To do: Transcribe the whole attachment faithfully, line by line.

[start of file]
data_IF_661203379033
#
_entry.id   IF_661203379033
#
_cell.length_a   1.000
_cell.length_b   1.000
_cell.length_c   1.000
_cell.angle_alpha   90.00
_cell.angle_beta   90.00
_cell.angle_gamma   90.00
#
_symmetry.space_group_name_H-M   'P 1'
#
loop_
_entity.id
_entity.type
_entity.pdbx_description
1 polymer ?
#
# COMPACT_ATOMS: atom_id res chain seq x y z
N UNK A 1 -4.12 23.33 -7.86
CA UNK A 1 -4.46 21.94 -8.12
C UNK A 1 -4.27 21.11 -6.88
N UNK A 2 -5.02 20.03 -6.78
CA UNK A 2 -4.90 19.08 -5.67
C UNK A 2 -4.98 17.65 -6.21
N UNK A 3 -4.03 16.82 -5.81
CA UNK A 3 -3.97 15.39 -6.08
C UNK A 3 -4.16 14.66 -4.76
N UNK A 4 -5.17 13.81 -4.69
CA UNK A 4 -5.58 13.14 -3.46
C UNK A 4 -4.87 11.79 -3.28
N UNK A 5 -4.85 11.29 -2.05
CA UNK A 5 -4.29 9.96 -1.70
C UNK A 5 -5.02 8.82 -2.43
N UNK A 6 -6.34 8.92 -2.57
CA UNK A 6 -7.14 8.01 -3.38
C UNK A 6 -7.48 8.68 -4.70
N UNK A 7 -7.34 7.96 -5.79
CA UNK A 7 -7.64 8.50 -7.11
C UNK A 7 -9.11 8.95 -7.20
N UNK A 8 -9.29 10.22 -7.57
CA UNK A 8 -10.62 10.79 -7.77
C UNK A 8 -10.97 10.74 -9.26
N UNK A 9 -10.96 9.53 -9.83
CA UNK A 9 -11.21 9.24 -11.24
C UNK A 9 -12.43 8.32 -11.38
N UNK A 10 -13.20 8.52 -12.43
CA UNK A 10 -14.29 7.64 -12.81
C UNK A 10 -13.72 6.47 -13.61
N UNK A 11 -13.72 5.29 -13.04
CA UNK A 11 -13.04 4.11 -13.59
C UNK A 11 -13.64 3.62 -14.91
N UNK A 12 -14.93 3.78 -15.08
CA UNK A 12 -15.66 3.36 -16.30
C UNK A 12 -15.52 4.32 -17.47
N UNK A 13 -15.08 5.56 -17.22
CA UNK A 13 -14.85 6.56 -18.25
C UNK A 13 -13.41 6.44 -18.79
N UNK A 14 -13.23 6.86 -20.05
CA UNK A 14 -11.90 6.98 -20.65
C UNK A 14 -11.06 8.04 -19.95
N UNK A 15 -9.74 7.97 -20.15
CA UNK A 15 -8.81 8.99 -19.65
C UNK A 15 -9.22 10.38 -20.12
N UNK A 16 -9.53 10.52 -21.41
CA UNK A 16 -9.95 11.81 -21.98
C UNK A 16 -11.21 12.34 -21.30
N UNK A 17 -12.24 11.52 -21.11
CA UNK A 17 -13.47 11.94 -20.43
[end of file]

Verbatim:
data_IF_661203379033
#
_entry.id   IF_661203379033
#
_cell.length_a   1.000
_cell.length_b   1.000
_cell.length_c   1.000
_cell.angle_alpha   90.00
_cell.angle_beta   90.00
_cell.angle_gamma   90.00
#
_symmetry.space_group_name_H-M   'P 1'
#
loop_
_entity.id
_entity.type
_entity.pdbx_description
1 polymer ?
#
# COMPACT_ATOMS: atom_id res chain seq x y z
N UNK A 1 -4.12 23.33 -7.86
CA UNK A 1 -4.46 21.94 -8.12
C UNK A 1 -4.27 21.11 -6.88
N UNK A 2 -5.02 20.03 -6.78
CA UNK A 2 -4.90 19.08 -5.67
C UNK A 2 -4.98 17.65 -6.21
N UNK A 3 -4.03 16.82 -5.81
CA UNK A 3 -3.97 15.39 -6.08
C UNK A 3 -4.16 14.66 -4.76
N UNK A 4 -5.17 13.81 -4.69
CA UNK A 4 -5.58 13.14 -3.46
C UNK A 4 -4.87 11.79 -3.28
N UNK A 5 -4.85 11.29 -2.05
CA UNK A 5 -4.29 9.96 -1.70
C UNK A 5 -5.02 8.82 -2.43
N UNK A 6 -6.34 8.92 -2.57
CA UNK A 6 -7.14 8.01 -3.38
C UNK A 6 -7.48 8.68 -4.70
N UNK A 7 -7.34 7.96 -5.79
CA UNK A 7 -7.64 8.50 -7.11
C UNK A 7 -9.11 8.95 -7.20
N UNK A 8 -9.29 10.22 -7.57
CA UNK A 8 -10.62 10.79 -7.77
C UNK A 8 -10.97 10.74 -9.26
N UNK A 9 -10.96 9.53 -9.83
CA UNK A 9 -11.21 9.24 -11.24
C UNK A 9 -12.43 8.32 -11.38
N UNK A 10 -13.20 8.52 -12.43
CA UNK A 10 -14.29 7.64 -12.81
C UNK A 10 -13.72 6.47 -13.61
N UNK A 11 -13.72 5.29 -13.04
CA UNK A 11 -13.04 4.11 -13.59
C UNK A 11 -13.64 3.62 -14.91
N UNK A 12 -14.93 3.78 -15.08
CA UNK A 12 -15.66 3.36 -16.30
C UNK A 12 -15.52 4.32 -17.47
N UNK A 13 -15.08 5.56 -17.22
CA UNK A 13 -14.85 6.56 -18.25
C UNK A 13 -13.41 6.44 -18.79
N UNK A 14 -13.23 6.86 -20.05
CA UNK A 14 -11.90 6.98 -20.65
C UNK A 14 -11.06 8.04 -19.95
N UNK A 15 -9.74 7.97 -20.15
CA UNK A 15 -8.81 8.99 -19.65
C UNK A 15 -9.22 10.38 -20.12
N UNK A 16 -9.53 10.52 -21.41
CA UNK A 16 -9.95 11.81 -21.98
C UNK A 16 -11.21 12.34 -21.30
N UNK A 17 -12.24 11.52 -21.11
CA UNK A 17 -13.47 11.94 -20.43